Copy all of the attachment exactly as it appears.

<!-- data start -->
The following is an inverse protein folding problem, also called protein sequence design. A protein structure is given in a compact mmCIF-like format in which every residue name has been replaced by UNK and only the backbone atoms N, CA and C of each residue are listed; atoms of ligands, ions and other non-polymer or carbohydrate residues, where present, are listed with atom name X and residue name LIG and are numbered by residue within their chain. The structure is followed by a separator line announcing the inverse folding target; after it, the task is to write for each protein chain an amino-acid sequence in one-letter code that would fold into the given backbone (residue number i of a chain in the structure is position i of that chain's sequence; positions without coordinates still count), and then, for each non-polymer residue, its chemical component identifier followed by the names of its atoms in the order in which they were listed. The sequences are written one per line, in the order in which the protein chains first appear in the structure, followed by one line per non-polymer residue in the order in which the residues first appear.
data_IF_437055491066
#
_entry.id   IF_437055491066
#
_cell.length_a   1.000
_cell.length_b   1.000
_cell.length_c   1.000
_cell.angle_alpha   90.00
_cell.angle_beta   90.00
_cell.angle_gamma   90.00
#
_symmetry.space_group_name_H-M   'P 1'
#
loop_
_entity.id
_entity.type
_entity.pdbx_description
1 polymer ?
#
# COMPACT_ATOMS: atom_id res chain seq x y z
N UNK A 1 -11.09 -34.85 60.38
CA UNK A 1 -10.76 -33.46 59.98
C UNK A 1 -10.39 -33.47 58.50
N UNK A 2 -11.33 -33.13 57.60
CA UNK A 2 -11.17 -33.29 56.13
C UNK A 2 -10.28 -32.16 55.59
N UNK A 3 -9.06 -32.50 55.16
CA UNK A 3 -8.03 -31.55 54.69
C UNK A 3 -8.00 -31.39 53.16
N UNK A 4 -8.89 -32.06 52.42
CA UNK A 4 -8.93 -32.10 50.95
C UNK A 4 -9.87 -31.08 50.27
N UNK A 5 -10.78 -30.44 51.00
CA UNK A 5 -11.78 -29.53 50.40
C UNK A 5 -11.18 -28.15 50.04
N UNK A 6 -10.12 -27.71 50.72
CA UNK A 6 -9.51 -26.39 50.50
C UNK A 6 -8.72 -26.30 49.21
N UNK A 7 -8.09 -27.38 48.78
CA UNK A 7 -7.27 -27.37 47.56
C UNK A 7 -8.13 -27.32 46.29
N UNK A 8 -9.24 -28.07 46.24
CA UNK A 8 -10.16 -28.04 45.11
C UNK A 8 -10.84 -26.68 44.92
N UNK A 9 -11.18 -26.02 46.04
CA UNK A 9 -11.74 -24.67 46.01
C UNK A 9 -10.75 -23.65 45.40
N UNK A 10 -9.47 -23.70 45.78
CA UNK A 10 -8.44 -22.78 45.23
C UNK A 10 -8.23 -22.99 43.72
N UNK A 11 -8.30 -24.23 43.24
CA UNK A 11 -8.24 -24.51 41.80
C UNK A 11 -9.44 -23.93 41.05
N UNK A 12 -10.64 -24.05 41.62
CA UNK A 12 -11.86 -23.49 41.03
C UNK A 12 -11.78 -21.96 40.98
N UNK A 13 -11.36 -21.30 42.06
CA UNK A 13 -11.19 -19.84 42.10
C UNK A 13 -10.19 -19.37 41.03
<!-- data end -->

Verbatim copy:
The following is an inverse protein folding problem, also called protein sequence design. A protein structure is given in a compact mmCIF-like format in which every residue name has been replaced by UNK and only the backbone atoms N, CA and C of each residue are listed; atoms of ligands, ions and other non-polymer or carbohydrate residues, where present, are listed with atom name X and residue name LIG and are numbered by residue within their chain. The structure is followed by a separator line announcing the inverse folding target; after it, the task is to write for each protein chain an amino-acid sequence in one-letter code that would fold into the given backbone (residue number i of a chain in the structure is position i of that chain's sequence; positions without coordinates still count), and then, for each non-polymer residue, its chemical component identifier followed by the names of its atoms in the order in which they were listed. The sequences are written one per line, in the order in which the protein chains first appear in the structure, followed by one line per non-polymer residue in the order in which the residues first appear.
data_IF_437055491066
#
_entry.id   IF_437055491066
#
_cell.length_a   1.000
_cell.length_b   1.000
_cell.length_c   1.000
_cell.angle_alpha   90.00
_cell.angle_beta   90.00
_cell.angle_gamma   90.00
#
_symmetry.space_group_name_H-M   'P 1'
#
loop_
_entity.id
_entity.type
_entity.pdbx_description
1 polymer ?
#
# COMPACT_ATOMS: atom_id res chain seq x y z
N UNK A 1 -11.09 -34.85 60.38
CA UNK A 1 -10.76 -33.46 59.98
C UNK A 1 -10.39 -33.47 58.50
N UNK A 2 -11.33 -33.13 57.60
CA UNK A 2 -11.17 -33.29 56.13
C UNK A 2 -10.28 -32.16 55.59
N UNK A 3 -9.06 -32.50 55.16
CA UNK A 3 -8.03 -31.55 54.69
C UNK A 3 -8.00 -31.39 53.16
N UNK A 4 -8.89 -32.06 52.42
CA UNK A 4 -8.93 -32.10 50.95
C UNK A 4 -9.87 -31.08 50.27
N UNK A 5 -10.78 -30.44 51.00
CA UNK A 5 -11.78 -29.53 50.40
C UNK A 5 -11.18 -28.15 50.04
N UNK A 6 -10.12 -27.71 50.72
CA UNK A 6 -9.51 -26.39 50.50
C UNK A 6 -8.72 -26.30 49.21
N UNK A 7 -8.09 -27.38 48.78
CA UNK A 7 -7.27 -27.37 47.56
C UNK A 7 -8.13 -27.32 46.29
N UNK A 8 -9.24 -28.07 46.24
CA UNK A 8 -10.16 -28.04 45.11
C UNK A 8 -10.84 -26.68 44.92
N UNK A 9 -11.18 -26.02 46.04
CA UNK A 9 -11.74 -24.67 46.01
C UNK A 9 -10.75 -23.65 45.40
N UNK A 10 -9.47 -23.70 45.78
CA UNK A 10 -8.44 -22.78 45.23
C UNK A 10 -8.23 -22.99 43.72
N UNK A 11 -8.30 -24.23 43.24
CA UNK A 11 -8.24 -24.51 41.80
C UNK A 11 -9.44 -23.93 41.05
N UNK A 12 -10.64 -24.05 41.62
CA UNK A 12 -11.86 -23.49 41.03
C UNK A 12 -11.78 -21.96 40.98
N UNK A 13 -11.36 -21.30 42.06
CA UNK A 13 -11.19 -19.84 42.10
C UNK A 13 -10.19 -19.37 41.03